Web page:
On September 8, 1966 the first episode of Star Trek aired. If you haven’t watched a single episode of Star Trek in 48 years, then this list should help you on your journey to the final frontier and to discover just what you have been missing!
Debuting in 1966, Star Trek was a new science fiction show that was shown in color and aimed at both kids and adults. In all its various movies and spin offs, Star Trek is a show that has changed television. Showing us a peaceful and utopian version of the future that is rarely seen.
Star Trek is a show that can connect to anyone; regardless of politics, religion or culture. This is a series that proved that the human adventure has yet to begun, and the final frontier is much grander and thought provoking than we ever thought possible.
Here are five episodes of Star Trek in order that are timeless and should truly connect with any non-Star Trek fan. Luckily, there have been five Star Trek shows so I took the liberty of choosing one episode from each series.
5) Year of Hell Part 1&2 (Star Trek: Voyager)
Year of Hell takes the premise of Star Trek: Voyager and kicks it up another level. If you didn’t know, Voyager is a ship lost on the other side of the universe, far from Earth. In this two-parter, we see the ship physically beaten apart as the crew encounters a species that is hell bent on changing the universe as we know it. We live every day of a full year on the ship in two episodes, and see every sacrifice that Captain Janeway has to made to hold it all together.
This episode is plagued by some time travel timey wimey physics, but overall is a serious and ambitious look at Voyager. Especially Captain Janeway’s badass maneuver seen below in the episode’s final moments.
4) Similitude (Star Trek:Enterprise)
During Enterprise’s third season, the show entered an arc where the crew had to fight the Xindi, a species that had committed a 9-11 type attack on the Earth. During this mission, their chief engineer was injured, and the warp core was damaged. With no one on board to repair it, Captain Archer and his doctor used a “mimetic symbiote” to create a clone of Trip, the chief engineer. Their plan was to harvest organs from it to save Trip’s life.
What starts as an allegory about stem cells and cloning soon becomes personal as we see the clone grow before our eyes and become a real person. Forcing the captain to seriously contemplate whether its right or wrong to ask this clone to sacrifice his life for the greater good. The strength of this episode is Connor Trinneer’s performance as the clone. Since the audience sees his entire life, we feel as we are just as invested in the clone’s future as anyone on the ship. This episode tugs on your heartstrings when you finally see what the Captain decides what to do with our little clone.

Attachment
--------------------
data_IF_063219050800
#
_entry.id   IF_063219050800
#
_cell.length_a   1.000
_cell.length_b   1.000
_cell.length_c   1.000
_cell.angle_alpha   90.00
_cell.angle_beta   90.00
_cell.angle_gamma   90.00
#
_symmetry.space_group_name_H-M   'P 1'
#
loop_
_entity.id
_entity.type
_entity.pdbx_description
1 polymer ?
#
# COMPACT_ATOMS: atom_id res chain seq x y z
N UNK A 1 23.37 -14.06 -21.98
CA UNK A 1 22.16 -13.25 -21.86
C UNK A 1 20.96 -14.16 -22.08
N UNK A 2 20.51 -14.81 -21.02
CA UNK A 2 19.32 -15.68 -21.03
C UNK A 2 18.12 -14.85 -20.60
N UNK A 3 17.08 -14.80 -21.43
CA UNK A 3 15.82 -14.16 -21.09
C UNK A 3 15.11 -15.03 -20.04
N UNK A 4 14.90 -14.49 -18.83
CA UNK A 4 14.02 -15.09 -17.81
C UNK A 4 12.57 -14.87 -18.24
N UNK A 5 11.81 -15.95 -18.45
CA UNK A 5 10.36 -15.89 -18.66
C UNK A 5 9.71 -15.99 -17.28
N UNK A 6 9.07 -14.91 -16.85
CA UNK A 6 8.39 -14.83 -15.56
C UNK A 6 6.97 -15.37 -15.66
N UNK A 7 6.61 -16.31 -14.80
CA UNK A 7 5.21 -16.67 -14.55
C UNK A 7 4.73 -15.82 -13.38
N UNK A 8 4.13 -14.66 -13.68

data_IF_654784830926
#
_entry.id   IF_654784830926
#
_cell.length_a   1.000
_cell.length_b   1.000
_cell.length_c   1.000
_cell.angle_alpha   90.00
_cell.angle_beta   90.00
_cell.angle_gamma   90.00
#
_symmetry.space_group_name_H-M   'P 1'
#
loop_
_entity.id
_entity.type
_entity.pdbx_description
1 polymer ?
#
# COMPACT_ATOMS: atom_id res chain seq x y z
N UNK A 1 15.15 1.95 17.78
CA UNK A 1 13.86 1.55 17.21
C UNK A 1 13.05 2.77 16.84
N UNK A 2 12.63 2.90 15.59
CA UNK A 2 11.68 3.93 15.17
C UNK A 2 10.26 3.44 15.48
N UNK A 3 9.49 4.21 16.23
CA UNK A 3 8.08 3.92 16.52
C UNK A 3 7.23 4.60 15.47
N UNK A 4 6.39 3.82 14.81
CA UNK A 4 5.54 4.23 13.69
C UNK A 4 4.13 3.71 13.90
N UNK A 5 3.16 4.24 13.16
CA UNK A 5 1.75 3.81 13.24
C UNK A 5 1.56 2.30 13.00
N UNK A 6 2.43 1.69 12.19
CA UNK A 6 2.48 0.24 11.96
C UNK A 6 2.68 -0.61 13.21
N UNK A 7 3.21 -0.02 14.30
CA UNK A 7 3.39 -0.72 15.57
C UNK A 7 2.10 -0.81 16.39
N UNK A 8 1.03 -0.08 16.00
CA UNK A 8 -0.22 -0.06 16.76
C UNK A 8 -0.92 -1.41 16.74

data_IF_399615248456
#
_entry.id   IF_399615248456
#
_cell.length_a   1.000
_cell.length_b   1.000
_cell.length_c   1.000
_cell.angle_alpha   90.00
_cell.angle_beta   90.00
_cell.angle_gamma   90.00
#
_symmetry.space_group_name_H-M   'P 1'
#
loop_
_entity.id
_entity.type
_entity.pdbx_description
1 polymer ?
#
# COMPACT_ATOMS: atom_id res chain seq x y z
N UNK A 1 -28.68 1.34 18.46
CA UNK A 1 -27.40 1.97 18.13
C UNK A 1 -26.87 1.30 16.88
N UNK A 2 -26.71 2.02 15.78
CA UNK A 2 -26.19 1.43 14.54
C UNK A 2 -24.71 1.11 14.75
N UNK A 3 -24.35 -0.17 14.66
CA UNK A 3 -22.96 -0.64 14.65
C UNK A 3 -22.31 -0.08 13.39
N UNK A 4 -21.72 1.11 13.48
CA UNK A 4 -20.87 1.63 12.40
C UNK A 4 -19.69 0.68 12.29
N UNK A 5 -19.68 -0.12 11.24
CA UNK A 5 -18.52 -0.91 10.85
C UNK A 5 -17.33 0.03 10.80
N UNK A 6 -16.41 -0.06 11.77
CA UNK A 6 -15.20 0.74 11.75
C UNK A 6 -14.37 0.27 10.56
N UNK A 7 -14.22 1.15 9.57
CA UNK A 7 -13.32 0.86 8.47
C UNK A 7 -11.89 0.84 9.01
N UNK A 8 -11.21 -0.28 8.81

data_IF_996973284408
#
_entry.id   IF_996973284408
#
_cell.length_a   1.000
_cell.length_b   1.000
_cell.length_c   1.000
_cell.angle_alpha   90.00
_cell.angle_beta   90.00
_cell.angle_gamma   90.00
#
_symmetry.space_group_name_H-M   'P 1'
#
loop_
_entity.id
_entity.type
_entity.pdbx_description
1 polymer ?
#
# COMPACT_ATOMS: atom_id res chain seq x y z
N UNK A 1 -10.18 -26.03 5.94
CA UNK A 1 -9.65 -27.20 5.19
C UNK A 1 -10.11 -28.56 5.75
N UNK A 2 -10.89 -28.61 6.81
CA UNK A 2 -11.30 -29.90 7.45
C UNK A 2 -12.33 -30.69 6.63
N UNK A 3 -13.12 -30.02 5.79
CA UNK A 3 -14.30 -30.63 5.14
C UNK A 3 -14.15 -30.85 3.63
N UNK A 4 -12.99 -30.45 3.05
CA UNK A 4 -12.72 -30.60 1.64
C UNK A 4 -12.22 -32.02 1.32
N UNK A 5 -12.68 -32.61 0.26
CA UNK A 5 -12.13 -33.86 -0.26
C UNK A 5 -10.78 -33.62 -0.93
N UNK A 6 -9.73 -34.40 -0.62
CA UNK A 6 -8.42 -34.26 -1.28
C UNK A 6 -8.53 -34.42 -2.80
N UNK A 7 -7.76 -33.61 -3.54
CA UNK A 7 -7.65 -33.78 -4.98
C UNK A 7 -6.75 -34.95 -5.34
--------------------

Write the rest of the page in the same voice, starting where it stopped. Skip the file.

3) The Inner Light (Star Trek: The Next Generation)
When a mysterious space probe zaps Captain Picard, he is forced to experience the entire life of a man named Kamin on a dying planet. Picard fights this life in the beginning, but by the end, accepts that he is Kamin believing the Enterprise never existed.
This was an episode that made us explore the meaning of our existence, and the value of life. Patrick Stewart gives a brilliant performance as a man not sure which is the real world. With lesser actors, this could have been a mediocre episode. Stewart however, elevates it to the point where we truly care about this man called Kamin and his family. Never before has the simple playing of a flute brought a tear to your eye.
2) City on the Edge of Forever (Star Trek: The Original Series)
One of the best, if not the best, time travel stories in all of Star Trek. In a story written partially by Harlan Ellison, Kirk, Spock and McCoy time travel to Depression-era New York. There they meet a lovely woman by the name of Edith Keeler, played by Joan Collins. Kirk falls in love with her, but soon learns that her death is a preordained event that must take place. Otherwise, their future of peace and prosperity for humanity will disappear from existence.
It was a smart move to set this story in a pre-World War II world, and have Kirk’s love interest play a pacifist. Especially when the great war was still on people’s minds in the 1960s. For all its time travel story elements, this is a story about love and sacrifice. What would you sacrifice for the greater good of the universe? Well, after this episode, we know Kirk’s answer to this question. William Shatner’s tortured decision is a great scene in television history as seen in the final scene of the episode below.
1) The Visitor (Star Trek: Deep Space Nine)
Captain Sisko dies in a warp core accident. Soon, Sisko’s son, Jake, keeps seeing the ghost of his father. Jake soon throws his life away; spending his entire life creating ways to save his father.
Whether you liked Star Trek: Deep Space Nine or not, it was essentially a series about a father and his son in the final frontier. No episode exemplified this more than “The Visitor.”
This episode is a great metaphor for how some us can truly be consumed by the loss of a loved one. And how precious it is to experience our lives, before time slips away. Some might consider this the greatest episode of Star Trek ever produced, I know I do.
So there you have it, five hours of solid science fiction television that anyone will enjoy. All the above episodes are on Netflix streaming currently. So sit back, relax, and take your first dip into the final frontier with Star Trek. Engage!